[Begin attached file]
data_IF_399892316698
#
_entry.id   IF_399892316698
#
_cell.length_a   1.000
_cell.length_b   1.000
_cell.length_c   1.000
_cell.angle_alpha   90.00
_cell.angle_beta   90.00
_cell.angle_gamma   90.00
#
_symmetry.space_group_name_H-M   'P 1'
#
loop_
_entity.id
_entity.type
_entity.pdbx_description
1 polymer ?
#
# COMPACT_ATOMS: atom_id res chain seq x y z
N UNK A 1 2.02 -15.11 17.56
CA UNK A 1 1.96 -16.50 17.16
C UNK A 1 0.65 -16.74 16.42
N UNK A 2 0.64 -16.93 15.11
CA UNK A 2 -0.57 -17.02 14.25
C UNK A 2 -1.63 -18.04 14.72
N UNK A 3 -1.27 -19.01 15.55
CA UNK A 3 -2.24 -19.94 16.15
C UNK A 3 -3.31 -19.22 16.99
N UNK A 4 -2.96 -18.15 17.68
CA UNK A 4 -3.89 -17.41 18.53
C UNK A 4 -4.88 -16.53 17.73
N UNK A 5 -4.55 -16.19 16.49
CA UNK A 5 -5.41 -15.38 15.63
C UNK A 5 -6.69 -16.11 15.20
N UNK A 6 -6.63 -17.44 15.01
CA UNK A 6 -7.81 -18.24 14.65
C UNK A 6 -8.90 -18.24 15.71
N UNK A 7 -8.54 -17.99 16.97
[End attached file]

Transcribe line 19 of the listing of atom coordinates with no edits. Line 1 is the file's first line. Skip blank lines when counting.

#